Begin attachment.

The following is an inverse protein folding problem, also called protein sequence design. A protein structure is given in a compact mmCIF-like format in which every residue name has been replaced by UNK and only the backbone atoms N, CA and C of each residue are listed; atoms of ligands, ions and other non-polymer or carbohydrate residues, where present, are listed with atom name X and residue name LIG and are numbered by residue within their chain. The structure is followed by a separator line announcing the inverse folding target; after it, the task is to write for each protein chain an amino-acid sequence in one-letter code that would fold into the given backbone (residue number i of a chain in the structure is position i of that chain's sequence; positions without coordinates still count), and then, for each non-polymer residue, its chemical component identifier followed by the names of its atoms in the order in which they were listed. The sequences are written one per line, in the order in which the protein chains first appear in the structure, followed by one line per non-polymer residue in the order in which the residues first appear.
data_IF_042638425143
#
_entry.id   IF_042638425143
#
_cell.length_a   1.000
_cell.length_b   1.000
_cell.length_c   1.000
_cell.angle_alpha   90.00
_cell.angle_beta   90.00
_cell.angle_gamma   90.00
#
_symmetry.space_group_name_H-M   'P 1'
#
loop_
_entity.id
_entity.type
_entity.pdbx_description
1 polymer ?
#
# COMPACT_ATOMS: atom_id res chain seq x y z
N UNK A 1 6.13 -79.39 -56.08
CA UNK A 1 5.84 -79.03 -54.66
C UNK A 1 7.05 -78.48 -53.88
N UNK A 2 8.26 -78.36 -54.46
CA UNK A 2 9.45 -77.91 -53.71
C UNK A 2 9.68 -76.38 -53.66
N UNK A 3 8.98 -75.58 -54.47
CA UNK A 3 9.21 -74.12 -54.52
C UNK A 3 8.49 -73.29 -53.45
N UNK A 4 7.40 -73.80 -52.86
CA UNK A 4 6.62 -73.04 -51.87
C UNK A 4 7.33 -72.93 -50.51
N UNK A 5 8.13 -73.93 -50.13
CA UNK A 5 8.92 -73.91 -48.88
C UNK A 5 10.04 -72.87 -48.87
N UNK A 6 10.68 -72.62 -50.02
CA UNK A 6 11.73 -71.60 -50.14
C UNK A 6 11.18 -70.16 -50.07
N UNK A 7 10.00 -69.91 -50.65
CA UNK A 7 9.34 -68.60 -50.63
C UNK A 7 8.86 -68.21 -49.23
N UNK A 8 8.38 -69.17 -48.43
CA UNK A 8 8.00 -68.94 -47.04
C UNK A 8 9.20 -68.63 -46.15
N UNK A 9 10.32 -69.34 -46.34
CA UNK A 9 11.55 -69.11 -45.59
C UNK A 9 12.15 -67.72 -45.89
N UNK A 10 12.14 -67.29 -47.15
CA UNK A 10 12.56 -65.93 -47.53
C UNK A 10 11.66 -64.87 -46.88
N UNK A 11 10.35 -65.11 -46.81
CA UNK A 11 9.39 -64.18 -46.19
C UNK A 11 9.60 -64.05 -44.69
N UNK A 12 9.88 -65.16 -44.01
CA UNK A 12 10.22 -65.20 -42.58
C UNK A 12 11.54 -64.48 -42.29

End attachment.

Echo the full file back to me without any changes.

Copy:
The following is an inverse protein folding problem, also called protein sequence design. A protein structure is given in a compact mmCIF-like format in which every residue name has been replaced by UNK and only the backbone atoms N, CA and C of each residue are listed; atoms of ligands, ions and other non-polymer or carbohydrate residues, where present, are listed with atom name X and residue name LIG and are numbered by residue within their chain. The structure is followed by a separator line announcing the inverse folding target; after it, the task is to write for each protein chain an amino-acid sequence in one-letter code that would fold into the given backbone (residue number i of a chain in the structure is position i of that chain's sequence; positions without coordinates still count), and then, for each non-polymer residue, its chemical component identifier followed by the names of its atoms in the order in which they were listed. The sequences are written one per line, in the order in which the protein chains first appear in the structure, followed by one line per non-polymer residue in the order in which the residues first appear.
data_IF_042638425143
#
_entry.id   IF_042638425143
#
_cell.length_a   1.000
_cell.length_b   1.000
_cell.length_c   1.000
_cell.angle_alpha   90.00
_cell.angle_beta   90.00
_cell.angle_gamma   90.00
#
_symmetry.space_group_name_H-M   'P 1'
#
loop_
_entity.id
_entity.type
_entity.pdbx_description
1 polymer ?
#
# COMPACT_ATOMS: atom_id res chain seq x y z
N UNK A 1 6.13 -79.39 -56.08
CA UNK A 1 5.84 -79.03 -54.66
C UNK A 1 7.05 -78.48 -53.88
N UNK A 2 8.26 -78.36 -54.46
CA UNK A 2 9.45 -77.91 -53.71
C UNK A 2 9.68 -76.38 -53.66
N UNK A 3 8.98 -75.58 -54.47
CA UNK A 3 9.21 -74.12 -54.52
C UNK A 3 8.49 -73.29 -53.45
N UNK A 4 7.40 -73.80 -52.86
CA UNK A 4 6.62 -73.04 -51.87
C UNK A 4 7.33 -72.93 -50.51
N UNK A 5 8.13 -73.93 -50.13
CA UNK A 5 8.92 -73.91 -48.88
C UNK A 5 10.04 -72.87 -48.87
N UNK A 6 10.68 -72.62 -50.02
CA UNK A 6 11.73 -71.60 -50.14
C UNK A 6 11.18 -70.16 -50.07
N UNK A 7 10.00 -69.91 -50.65
CA UNK A 7 9.34 -68.60 -50.63
C UNK A 7 8.86 -68.21 -49.23
N UNK A 8 8.38 -69.17 -48.43
CA UNK A 8 8.00 -68.94 -47.04
C UNK A 8 9.20 -68.63 -46.15
N UNK A 9 10.32 -69.34 -46.34
CA UNK A 9 11.55 -69.11 -45.59
C UNK A 9 12.15 -67.72 -45.89
N UNK A 10 12.14 -67.29 -47.15
CA UNK A 10 12.56 -65.93 -47.53
C UNK A 10 11.66 -64.87 -46.88
N UNK A 11 10.35 -65.11 -46.81
CA UNK A 11 9.39 -64.18 -46.19
C UNK A 11 9.60 -64.05 -44.69
N UNK A 12 9.88 -65.16 -44.01
CA UNK A 12 10.22 -65.20 -42.58
C UNK A 12 11.54 -64.48 -42.29